Bone’s working drawings are bound in three large volumes that are today in the collection of the National Portrait Gallery in London. These include his drawings for the present enamel portrait of William Manning. This sumptuous work therefore stands at the intersection of several technical and studio traditions: portraiture of the highest quality, which stood at the pinnacle of the institutional art world of Regency London; reproductive engraving, and the fine art of enamel painting. Enamel has existed in many cultures at least since Greek and Celtic antiquity. Put simply, it is the logical fusion of the skills of the metalworker with those of the glassworker. Ground glass or ‘vitreous paste’ and metal oxides combine to produce different colours that are dusted as a film of powder or ‘frit’ over a prepared metal surface, in this case copper. This is then fired in a kiln at temperatures ranging from 300 to 850 degrees Celsius. The glass and oxides melt, resolving into the desired effects of colour and form, and fuse to the copper surface. It sounds simple, but it isn’t.

The artist first made a precise drawing or tracing on squared paper from the pre-existing original, in this case almost certainly the published engraving by Turner. That drawing was the exact size of the enamel Bone intended to produce from it. Then he traced this image onto another sheet of paper coated with red chalk, and laid that over the copper plaque. The plaque was then fired so as to affix the chalk outlines. Effectively these formed a kind of superstructure or shallow framework on the surface of the copper that would prevent subsequent applications of enamel from running. Only at this point could the application of colours begin – essentially thin layers of finely-ground glass. These, in their dry form, did not necessarily correspond with the saturated colours produced by firing, so every aspect of this technique was laden with complexity. Besides, the merest puff of air, a sneeze, or a sudden gust of wind through an open window could ruin several weeks’ painstaking preparatory work. An enamel such as the present work could be fired up to twelve times, possibly several times more than that, because different colours require firing at different temperatures. Naturally you begin with the colours that require the highest temperatures, and work your way down to colours with the lowest melting points. Depending on its elaborateness, a single plaque could take three years to complete. It was a technique desperately prone to mishap because each successive firing carried with it the very real possibility of wrecking the entire work, so it required the patience and forbearance of a saint. Moreover, copper contracts faster than glass as it cools, so plaques of this type are subject to enormous stress in the crucial minutes after firing. To prevent or counteract any catastrophic buckling or cracking, therefore, generally the back of the plaque is counter-enamelled with a layer of ‘flux’, ideally of equal thickness to the layer of enamel on the front. Thus forming a type of enamel sandwich, with the sheet of copper as the filling, the finished work is made as stable as possible, and indeed will maintain indefinitely the same saturation of colouring and surface gloss that it exhibited on the day it emerged from the kiln for the last time. This is why such an arduous, time-consuming medium has any sort of rationale or viability, especially as some of the colours are unthinkably expensive, for example gold oxide (which produces reds and crimsons, which obviously dominate this example). Oil paintings change very gradually over time; they become more transparent, and they are also prone to fading. Enamel does not change.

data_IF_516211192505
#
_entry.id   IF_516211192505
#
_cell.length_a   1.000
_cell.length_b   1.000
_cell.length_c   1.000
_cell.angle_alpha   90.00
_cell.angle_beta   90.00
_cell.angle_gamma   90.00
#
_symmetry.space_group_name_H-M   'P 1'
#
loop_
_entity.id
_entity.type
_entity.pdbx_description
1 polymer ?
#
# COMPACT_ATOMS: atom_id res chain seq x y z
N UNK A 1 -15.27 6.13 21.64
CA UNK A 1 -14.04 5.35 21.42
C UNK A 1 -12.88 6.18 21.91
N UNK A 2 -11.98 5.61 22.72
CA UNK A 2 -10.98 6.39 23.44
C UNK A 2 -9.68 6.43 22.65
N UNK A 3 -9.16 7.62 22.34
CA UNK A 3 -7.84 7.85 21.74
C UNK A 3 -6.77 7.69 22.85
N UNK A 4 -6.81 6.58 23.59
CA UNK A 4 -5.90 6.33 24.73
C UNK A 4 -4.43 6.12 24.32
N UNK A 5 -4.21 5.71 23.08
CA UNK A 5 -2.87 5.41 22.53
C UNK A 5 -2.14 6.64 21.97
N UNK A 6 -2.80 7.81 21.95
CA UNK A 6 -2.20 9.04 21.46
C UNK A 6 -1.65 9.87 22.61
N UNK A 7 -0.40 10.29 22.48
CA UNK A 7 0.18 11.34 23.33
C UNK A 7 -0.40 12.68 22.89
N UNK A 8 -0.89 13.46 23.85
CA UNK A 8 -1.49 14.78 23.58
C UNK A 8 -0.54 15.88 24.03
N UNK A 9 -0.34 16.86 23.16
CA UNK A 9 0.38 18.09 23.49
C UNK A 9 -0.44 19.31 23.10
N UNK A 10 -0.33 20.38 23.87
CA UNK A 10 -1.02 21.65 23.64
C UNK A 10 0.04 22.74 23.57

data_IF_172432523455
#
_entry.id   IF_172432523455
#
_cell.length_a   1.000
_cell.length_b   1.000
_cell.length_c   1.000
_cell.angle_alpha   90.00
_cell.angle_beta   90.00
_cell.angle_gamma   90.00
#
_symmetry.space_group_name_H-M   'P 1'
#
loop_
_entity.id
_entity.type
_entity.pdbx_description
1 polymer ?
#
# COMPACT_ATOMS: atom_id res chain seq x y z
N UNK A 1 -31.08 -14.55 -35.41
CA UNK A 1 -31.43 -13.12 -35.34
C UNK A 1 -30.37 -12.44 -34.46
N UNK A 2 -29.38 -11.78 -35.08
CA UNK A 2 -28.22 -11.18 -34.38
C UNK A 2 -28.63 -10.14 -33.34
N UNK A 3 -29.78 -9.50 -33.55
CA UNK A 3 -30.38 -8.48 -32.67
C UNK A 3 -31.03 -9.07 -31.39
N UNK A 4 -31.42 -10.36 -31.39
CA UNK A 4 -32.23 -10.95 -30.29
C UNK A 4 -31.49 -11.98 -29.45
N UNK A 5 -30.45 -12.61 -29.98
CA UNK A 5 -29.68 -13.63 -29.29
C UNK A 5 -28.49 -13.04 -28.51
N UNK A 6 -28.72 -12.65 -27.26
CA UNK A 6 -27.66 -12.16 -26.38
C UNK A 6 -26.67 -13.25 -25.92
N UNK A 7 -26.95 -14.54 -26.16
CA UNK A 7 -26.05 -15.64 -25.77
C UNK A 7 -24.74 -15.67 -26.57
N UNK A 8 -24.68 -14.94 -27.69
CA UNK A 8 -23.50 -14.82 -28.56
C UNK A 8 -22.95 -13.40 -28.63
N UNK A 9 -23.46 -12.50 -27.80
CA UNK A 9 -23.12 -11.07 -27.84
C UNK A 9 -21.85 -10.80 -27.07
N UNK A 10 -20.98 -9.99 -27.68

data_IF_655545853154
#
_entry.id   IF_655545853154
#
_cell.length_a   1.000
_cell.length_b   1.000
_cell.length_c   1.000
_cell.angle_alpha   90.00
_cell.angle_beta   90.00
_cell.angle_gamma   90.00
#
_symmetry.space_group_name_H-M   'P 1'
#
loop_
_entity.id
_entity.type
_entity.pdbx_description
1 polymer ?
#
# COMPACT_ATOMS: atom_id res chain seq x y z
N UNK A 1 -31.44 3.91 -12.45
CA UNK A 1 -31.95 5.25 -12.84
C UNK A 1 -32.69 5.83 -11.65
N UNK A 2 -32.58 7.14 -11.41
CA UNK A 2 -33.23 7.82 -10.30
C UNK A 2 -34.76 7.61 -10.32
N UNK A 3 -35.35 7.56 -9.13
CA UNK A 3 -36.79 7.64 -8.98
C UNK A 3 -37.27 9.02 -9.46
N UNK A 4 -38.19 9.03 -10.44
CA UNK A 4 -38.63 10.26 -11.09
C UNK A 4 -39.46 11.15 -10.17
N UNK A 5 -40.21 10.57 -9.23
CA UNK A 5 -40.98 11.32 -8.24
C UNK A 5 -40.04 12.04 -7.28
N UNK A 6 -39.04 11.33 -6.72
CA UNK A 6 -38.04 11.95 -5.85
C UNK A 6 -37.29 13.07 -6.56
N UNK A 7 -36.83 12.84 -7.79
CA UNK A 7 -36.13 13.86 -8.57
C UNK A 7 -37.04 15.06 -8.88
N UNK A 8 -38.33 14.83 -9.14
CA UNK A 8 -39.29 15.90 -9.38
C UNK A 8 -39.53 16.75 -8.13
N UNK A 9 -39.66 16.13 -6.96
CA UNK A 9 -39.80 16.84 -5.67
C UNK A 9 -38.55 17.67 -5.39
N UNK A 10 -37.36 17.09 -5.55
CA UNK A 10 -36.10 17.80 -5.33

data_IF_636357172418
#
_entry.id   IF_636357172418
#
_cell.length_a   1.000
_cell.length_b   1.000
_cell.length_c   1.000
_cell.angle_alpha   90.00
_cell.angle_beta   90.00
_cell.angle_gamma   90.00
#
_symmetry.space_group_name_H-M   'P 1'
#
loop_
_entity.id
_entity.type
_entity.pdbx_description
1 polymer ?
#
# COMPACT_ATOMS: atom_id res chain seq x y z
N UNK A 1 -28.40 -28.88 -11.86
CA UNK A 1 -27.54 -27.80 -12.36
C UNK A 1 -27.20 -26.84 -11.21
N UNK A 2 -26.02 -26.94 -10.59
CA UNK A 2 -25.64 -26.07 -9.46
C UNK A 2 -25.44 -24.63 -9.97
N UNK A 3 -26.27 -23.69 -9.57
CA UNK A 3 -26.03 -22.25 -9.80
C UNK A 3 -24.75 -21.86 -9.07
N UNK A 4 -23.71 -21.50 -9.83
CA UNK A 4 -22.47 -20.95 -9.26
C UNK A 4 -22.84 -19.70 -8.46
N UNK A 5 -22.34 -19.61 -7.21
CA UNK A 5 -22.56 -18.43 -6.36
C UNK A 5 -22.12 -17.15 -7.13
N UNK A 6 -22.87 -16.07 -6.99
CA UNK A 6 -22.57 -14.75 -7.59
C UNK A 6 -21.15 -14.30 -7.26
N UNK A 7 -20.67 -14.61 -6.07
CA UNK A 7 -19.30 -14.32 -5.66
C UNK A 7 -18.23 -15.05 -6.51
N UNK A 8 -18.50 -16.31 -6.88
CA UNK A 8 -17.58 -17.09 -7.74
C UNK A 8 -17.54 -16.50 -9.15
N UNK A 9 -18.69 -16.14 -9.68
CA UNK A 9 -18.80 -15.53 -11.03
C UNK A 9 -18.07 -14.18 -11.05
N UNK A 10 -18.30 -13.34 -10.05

Mindful of the complexities of the technique alone, we may well marvel at the effects Henry Bone achieved in his portrait of William Manning. Look at the embroidery on his waistcoat, for example; the lace of his kerchief; the gold tooling on the cover of the octavo volume he holds in his left hand; the articulation of the ornament on his footstool. And what about that ink-stand? An unabashed gesture of artistic flamboyance, this, for Bone surely revelled in the fact that the ink-stand in Lonsdale’s original is itself a deluxe article, an elaborately wrought product of a fine goldsmith’s workshop, and largely adorned with – what else? – guilloché enamel. No doubt the personal costume and accoutrements of bankers have evolved beyond recognition since William Manning was shown here, sitting in state more than 200 years ago, further dignified by Classical architecture and a rich fall of drapery, but their power is still more or less the same.